> Archive > Issue LVII, December 2011 > Systems Science and Service Computing
Paul S Prueitt

Paul S. Prueitt


Professor Prueitt has taught mathematics, physics and computer science courses in the nation's community colleges or in universities or four-year colleges. He has served as Research Professor in Physics at Georgetown University and Research Professor of Computer Science at George Washington University. He has served as Associate Professor or Assistant Professor of Mathematics at HBCUs in Virginia, Tennessee, Alabama and Georgia. Prueitt was co-director of an international research center at Georgetown University (1991-1994). He is a NSF reviewer and Principle Investigator. He served for over a decade as an independent consultant focused on information infrastructure, software platforms and intelligence algorithms. He has consulted on national intelligence software platforms and continues this work under private contracts.

His post Master's training in pure and applied mathematics focused on real analysis, topology and numerical analysis. His PhD, earned in 1988 from The University of Texas at Arlington, was developed using differential and difference equations as models of neural and immunological function. He has over forty-five publications in journals, books or as conference papers.

Motivated by a desire to understand the nature of the American educational crisis, he served for seven years at a Historical Black College or University, or at an open door minority serving institution. He currently teaches mathematics learning support courses, in Atlanta, using a deep learning method. The method uses four steps to bring mathematics learning support students to a college level understanding. The method is motivated from a study of behavioral neuroscience and properties of immune response mechanisms.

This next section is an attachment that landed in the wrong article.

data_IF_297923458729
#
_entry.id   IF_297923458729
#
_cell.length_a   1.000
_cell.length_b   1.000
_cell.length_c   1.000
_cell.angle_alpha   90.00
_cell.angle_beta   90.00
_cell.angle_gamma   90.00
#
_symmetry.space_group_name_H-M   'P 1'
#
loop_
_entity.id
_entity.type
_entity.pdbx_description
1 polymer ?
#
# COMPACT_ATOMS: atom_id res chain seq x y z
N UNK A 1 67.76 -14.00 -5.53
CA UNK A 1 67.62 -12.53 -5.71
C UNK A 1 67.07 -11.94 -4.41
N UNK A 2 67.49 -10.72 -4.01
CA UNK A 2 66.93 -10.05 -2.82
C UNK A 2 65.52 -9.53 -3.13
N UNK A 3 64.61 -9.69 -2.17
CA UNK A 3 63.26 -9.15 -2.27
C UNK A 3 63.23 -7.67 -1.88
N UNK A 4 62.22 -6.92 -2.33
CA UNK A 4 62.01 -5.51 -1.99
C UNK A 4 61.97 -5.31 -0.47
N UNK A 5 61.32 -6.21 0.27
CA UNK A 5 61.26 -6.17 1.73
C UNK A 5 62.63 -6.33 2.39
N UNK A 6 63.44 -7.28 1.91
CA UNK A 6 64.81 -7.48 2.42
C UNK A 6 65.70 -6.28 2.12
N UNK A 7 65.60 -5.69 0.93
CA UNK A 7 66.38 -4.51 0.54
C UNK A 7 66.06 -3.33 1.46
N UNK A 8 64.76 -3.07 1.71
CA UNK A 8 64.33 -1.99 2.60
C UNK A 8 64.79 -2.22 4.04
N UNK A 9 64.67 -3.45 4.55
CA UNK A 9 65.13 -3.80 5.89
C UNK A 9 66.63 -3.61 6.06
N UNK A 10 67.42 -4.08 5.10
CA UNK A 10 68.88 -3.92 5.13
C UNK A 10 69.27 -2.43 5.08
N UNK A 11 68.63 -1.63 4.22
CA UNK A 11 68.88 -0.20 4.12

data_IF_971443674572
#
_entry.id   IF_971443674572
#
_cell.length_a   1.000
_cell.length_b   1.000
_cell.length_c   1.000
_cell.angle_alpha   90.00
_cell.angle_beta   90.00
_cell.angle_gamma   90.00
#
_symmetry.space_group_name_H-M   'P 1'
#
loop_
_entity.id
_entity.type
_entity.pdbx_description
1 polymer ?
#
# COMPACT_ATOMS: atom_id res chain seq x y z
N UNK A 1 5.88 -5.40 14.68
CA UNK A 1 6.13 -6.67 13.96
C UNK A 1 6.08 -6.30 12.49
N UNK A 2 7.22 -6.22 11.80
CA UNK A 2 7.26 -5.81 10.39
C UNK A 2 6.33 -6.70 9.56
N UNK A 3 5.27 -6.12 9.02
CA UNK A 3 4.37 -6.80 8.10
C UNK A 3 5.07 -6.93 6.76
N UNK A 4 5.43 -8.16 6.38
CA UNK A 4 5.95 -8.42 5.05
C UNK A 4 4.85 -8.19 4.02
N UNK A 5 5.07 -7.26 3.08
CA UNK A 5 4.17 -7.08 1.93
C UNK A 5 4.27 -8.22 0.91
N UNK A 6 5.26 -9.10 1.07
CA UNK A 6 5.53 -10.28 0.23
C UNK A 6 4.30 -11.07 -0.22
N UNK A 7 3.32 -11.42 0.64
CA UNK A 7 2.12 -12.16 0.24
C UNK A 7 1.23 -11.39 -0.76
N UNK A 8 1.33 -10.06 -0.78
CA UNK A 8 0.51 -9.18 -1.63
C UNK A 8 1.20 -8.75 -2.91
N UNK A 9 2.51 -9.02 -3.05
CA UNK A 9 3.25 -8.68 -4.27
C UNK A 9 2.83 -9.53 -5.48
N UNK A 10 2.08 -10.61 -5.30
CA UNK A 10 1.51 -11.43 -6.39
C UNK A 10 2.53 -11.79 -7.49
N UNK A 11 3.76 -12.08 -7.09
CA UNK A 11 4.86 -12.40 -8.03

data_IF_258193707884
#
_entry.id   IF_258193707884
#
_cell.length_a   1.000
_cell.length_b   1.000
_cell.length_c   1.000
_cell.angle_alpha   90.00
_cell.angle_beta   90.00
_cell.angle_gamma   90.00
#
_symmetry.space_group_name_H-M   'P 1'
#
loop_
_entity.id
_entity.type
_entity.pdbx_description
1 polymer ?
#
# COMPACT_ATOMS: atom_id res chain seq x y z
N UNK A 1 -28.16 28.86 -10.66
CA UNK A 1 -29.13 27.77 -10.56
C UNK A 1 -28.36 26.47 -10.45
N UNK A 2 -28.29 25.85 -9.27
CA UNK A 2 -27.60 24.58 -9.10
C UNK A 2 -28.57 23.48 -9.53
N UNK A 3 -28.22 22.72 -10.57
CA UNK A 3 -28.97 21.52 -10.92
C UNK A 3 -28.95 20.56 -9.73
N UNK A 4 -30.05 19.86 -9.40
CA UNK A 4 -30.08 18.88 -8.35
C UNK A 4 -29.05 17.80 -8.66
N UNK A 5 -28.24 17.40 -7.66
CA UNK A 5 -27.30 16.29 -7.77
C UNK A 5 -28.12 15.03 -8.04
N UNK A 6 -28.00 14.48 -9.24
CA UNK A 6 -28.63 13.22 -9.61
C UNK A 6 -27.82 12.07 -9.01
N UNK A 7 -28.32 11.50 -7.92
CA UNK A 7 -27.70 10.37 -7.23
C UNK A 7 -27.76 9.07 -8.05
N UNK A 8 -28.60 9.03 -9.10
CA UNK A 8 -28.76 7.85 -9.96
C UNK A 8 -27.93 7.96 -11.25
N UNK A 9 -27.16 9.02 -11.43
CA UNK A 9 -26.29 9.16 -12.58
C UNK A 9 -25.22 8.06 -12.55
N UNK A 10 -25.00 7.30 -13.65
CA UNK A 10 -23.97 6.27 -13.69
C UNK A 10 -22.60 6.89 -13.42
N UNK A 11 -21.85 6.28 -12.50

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Systems Science and Service Computing

Published: December 14, 2011 • Service Technology Magazine Issue LVII PDF

Abstract: An extension to complexity science has implications to our theory of computing, and to service computing. Natural complexity is seen to arise from cross-organizational scale emergence. Emergence is then seen as the aggregation of substructure. In biology, aggregated form meets function and often appears non-deterministic. Many functions are met with the same subset of substructural forms, and a single function may be met with several different subsets of these sub-structural forms. A set of selection mechanisms determines which elements are used to fulfill which functions. Real time selection provides robustness in service fulfillment. An application of these principles separates computing resources into framework-based substructure, which is then used to meet functional requirements. This provides a solid foundation for a new service computing technology as well as new science, based on knowledge about interactions between organizational layers. Computing in support of service fulfillment maybe optimized through a re-use paradigm based on observation, and the extraction of patterns. The patterns are then used to define process atoms. Organization scale hides specific use when composed process atoms fulfill service support requirements. New forms of information security are then available.

Section One: Stratified Model for Service Computing

Many are interested in tackling enterprise architecture to support social media, and in particular social media like Second Life, Twitter, or Facebook. Any stratified or layered service fulfillment model will use an automated process to reduce the measurement of data occurrences into a small set of structured information categories. The means to reproduce these structures or categories may then be linked to a grid, or framework, such as the Zachman framework [REF-1]. This results in a self-monitoring system that gives the persons using the social media a common cognitive structure [REF-2].

Stratified models using variable underlying frameworks create a means to more easily and reliably reflect thematic threads of the online community. In principle, these trends maybe made visible to all participants, and can be associated with various self-described intentions. Also, in principle, information generated within a social network may be secured by encrypting the underlying set of process atoms. This type of security may be optimal when associated with a data-encoding paradigm based on the use of categorical abstraction [REF-3].